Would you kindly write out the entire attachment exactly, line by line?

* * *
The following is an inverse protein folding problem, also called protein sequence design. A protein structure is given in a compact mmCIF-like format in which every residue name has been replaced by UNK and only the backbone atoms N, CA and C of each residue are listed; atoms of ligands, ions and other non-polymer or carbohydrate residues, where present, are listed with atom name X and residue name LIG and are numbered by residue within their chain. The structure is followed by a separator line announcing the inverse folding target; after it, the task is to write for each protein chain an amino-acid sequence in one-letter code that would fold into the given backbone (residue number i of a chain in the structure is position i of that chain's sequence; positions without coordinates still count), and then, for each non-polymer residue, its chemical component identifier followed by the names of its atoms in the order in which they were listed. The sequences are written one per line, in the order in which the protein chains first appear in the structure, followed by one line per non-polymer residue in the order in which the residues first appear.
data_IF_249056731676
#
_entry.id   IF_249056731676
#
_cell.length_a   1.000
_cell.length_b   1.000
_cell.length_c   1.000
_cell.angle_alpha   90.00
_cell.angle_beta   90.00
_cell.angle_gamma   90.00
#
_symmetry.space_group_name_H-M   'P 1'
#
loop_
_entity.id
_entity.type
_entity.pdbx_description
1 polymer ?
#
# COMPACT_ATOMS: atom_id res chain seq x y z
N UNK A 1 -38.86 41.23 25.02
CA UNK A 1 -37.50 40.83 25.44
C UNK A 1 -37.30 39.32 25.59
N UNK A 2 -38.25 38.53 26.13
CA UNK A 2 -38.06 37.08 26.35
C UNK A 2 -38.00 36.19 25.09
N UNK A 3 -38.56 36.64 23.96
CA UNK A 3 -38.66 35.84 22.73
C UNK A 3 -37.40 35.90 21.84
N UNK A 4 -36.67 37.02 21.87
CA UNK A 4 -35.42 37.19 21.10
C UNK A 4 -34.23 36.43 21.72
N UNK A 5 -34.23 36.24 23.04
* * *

The following is an inverse protein folding problem, also called protein sequence design. A protein structure is given in a compact mmCIF-like format in which every residue name has been replaced by UNK and only the backbone atoms N, CA and C of each residue are listed; atoms of ligands, ions and other non-polymer or carbohydrate residues, where present, are listed with atom name X and residue name LIG and are numbered by residue within their chain. The structure is followed by a separator line announcing the inverse folding target; after it, the task is to write for each protein chain an amino-acid sequence in one-letter code that would fold into the given backbone (residue number i of a chain in the structure is position i of that chain's sequence; positions without coordinates still count), and then, for each non-polymer residue, its chemical component identifier followed by the names of its atoms in the order in which they were listed. The sequences are written one per line, in the order in which the protein chains first appear in the structure, followed by one line per non-polymer residue in the order in which the residues first appear.
data_IF_249056731676
#
_entry.id   IF_249056731676
#
_cell.length_a   1.000
_cell.length_b   1.000
_cell.length_c   1.000
_cell.angle_alpha   90.00
_cell.angle_beta   90.00
_cell.angle_gamma   90.00
#
_symmetry.space_group_name_H-M   'P 1'
#
loop_
_entity.id
_entity.type
_entity.pdbx_description
1 polymer ?
#
# COMPACT_ATOMS: atom_id res chain seq x y z
N UNK A 1 -38.86 41.23 25.02
CA UNK A 1 -37.50 40.83 25.44
C UNK A 1 -37.30 39.32 25.59
N UNK A 2 -38.25 38.53 26.13
CA UNK A 2 -38.06 37.08 26.35
C UNK A 2 -38.00 36.19 25.09
N UNK A 3 -38.56 36.64 23.96
CA UNK A 3 -38.66 35.84 22.73
C UNK A 3 -37.40 35.90 21.84
N UNK A 4 -36.67 37.02 21.87
CA UNK A 4 -35.42 37.19 21.10
C UNK A 4 -34.23 36.43 21.72
N UNK A 5 -34.23 36.24 23.04